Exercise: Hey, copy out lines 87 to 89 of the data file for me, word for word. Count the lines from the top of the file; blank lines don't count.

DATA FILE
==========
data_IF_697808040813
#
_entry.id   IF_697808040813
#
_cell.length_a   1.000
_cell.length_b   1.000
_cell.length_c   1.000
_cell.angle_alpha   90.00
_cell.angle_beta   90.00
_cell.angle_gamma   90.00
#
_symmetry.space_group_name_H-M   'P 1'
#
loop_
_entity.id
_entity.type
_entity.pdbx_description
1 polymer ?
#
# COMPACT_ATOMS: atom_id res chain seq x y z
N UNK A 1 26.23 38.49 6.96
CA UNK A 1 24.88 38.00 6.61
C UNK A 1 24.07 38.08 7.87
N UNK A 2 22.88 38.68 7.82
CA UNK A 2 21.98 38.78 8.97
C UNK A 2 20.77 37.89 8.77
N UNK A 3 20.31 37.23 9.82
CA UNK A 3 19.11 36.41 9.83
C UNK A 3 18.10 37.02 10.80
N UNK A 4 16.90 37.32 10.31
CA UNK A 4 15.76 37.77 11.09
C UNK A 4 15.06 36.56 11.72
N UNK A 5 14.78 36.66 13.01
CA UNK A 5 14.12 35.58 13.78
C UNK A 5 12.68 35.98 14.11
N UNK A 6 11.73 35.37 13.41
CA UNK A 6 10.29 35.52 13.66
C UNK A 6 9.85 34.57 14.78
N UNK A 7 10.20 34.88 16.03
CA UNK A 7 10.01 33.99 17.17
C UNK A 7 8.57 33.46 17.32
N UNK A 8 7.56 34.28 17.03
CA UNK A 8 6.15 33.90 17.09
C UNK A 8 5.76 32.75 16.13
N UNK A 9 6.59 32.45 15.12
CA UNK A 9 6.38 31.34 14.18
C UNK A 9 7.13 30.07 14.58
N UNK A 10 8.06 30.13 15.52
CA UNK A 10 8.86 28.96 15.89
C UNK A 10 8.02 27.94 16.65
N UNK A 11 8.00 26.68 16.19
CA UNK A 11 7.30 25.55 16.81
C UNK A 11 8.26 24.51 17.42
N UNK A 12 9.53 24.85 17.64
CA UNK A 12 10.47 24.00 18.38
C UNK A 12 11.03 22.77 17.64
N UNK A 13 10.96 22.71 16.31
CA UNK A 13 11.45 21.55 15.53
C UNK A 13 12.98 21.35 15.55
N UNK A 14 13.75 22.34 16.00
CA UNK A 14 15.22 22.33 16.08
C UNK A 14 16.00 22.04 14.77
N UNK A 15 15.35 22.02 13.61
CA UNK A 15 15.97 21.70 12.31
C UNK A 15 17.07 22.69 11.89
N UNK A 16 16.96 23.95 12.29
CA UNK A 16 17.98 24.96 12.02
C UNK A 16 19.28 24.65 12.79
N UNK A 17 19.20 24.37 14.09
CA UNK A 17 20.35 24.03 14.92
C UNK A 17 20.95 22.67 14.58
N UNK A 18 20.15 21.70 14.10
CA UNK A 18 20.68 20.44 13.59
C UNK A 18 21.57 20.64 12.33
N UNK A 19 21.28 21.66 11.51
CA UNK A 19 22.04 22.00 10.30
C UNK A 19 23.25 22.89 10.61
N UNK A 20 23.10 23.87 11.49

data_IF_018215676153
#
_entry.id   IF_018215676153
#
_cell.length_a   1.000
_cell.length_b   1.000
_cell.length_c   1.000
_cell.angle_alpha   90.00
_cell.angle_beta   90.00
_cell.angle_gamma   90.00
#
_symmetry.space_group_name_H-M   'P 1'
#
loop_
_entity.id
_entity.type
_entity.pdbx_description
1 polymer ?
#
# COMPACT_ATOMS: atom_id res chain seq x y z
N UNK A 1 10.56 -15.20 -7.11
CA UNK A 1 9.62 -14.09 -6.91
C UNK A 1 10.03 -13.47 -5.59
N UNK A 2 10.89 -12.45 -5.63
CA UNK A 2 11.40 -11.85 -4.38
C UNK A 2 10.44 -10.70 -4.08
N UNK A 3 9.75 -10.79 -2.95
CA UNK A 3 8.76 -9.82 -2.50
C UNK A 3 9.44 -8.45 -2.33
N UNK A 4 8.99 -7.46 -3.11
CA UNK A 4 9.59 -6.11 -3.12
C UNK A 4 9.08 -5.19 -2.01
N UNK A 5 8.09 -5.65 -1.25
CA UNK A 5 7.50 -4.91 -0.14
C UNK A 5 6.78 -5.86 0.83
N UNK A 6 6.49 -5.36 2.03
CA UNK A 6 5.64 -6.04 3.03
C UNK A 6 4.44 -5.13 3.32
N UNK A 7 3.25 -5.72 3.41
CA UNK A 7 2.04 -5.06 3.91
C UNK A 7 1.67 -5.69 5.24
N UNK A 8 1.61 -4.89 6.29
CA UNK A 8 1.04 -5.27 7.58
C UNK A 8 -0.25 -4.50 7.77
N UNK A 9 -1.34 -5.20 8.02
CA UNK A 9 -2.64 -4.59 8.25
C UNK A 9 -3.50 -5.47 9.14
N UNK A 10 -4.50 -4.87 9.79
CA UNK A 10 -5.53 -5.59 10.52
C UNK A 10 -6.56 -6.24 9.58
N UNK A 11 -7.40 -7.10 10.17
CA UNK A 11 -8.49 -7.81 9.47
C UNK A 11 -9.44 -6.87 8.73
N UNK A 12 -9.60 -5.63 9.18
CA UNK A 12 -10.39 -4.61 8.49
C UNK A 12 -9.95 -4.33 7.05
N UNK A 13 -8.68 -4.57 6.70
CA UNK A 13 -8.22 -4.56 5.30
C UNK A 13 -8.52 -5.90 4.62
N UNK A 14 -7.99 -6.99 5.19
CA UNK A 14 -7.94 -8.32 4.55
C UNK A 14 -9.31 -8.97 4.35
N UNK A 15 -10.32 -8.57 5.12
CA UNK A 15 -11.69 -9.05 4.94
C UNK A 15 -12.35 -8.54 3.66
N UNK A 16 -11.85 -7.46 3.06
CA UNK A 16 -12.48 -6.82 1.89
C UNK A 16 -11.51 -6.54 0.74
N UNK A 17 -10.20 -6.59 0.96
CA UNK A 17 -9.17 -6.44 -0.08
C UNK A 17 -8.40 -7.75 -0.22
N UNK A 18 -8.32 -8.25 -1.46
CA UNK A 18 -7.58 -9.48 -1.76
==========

_cell.angle_beta   90.00
_cell.angle_gamma   90.00
#